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09-04-2013 | Cardiology | Article

Rural critical access hospitals falling behind in performance

Abstract

Free abstract

medwireNews: Medicare beneficiaries who receive inpatient care at critical access hospitals (CAHs) in rural communities have higher 30-day mortality rates for acute myocardial infarction, congestive heart failure, and pneumonia than patients who visit other acute care hospitals, a study finds.

"Our findings suggest that the supports contained in the CAH program have not been adequate to help these hospitals overcome the challenges imposed by caring for this vulnerable patient population in remote settings," observe Karen Joynt (Harvard School of Public Health, Boston, Massachusetts) and colleagues.

The retrospective observational study published in JAMA included data from Medicare fee-for-service patients admitted to US acute care hospitals for the treatment of acute myocardial infarction (1.9 million admissions), congestive heart failure (4.5 m admissions) and pneumonia (3.9 m admissions).

Of the 3968 hospitals included in 2002, 860 (22%) were classified as CAHs due to having no more than 25 beds and being located at least 35 miles from the nearest alternative source of inpatient care (with exceptions). By 2010, the proportion of CAHs increased to 1264 (28%) of 4519.

While CAH and non-CAH mortality rates were similar in 2002, between 2002 and 2010 they increased 0.1% per year in CAHs but decreased 0.2% in non-CAHs. This resulted in a significant annual difference in change of 0.3%, and meant that mortality rates were significantly higher in CAHs compared with non-CAHs by 2010 (13.3% vs 11.4%).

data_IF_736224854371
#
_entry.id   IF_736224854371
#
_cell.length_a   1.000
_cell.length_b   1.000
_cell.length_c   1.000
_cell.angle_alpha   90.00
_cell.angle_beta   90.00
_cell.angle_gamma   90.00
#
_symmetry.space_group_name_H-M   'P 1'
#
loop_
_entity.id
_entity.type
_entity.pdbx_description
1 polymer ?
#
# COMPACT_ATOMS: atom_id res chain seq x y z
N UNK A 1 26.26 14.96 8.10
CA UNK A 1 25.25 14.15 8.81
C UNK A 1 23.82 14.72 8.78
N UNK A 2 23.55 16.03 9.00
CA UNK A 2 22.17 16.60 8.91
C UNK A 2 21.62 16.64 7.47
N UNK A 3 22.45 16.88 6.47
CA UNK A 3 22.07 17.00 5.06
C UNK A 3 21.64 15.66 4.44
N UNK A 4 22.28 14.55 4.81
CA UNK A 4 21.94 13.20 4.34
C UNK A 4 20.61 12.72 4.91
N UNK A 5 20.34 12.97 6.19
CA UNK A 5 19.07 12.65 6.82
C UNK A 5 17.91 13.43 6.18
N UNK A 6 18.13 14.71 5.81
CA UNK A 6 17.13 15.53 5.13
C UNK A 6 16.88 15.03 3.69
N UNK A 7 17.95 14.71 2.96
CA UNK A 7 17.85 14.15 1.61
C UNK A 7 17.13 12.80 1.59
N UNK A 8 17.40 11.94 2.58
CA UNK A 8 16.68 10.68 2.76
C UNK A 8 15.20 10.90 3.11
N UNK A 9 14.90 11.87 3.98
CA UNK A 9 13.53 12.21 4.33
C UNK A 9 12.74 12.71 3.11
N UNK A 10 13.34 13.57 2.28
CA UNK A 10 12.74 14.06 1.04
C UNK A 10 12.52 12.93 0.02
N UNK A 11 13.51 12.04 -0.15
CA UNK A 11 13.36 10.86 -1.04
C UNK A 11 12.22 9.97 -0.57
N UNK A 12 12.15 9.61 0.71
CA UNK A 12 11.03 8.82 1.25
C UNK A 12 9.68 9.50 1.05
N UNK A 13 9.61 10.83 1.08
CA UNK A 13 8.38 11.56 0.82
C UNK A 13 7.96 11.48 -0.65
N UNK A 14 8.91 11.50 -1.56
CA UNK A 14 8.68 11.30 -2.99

The authors also observed this disparity when they considered each condition individually as well as when they compared CAHs with other small, rural hospitals.

The authors say there could be several reasons for their findings. For example, CAHs are exempt from collecting and reporting performance data, which could lead to inadequate feedback to hospital management.

They also say that the cost-based reimbursement mechanism for CAHs may reduce incentives to push for efficiency.

They add that CAHs have failed to keep pace with new technologies and the changing nature of hospital care.

"However, even for conditions less dependent on advanced technologies, such as pneumonia or [congestive heart failure], mortality in CAHs worsened," they write.

The authors also suggest that a higher burden of social issues among the patient population may have hindered CAHs' performance over the years as they took on more patients who suffered from poverty and unemployment.

"Given the substantial challenges that CAHs face, new policy initiatives may be needed to help these hospitals provide care for US residents living in rural areas," the authors conclude.

medwireNews (www.medwirenews.com) is an independent clinical news service provided by Springer Healthcare Limited. © Springer Healthcare Ltd; 2013

By Peter Sergo, medwireNews Reporter

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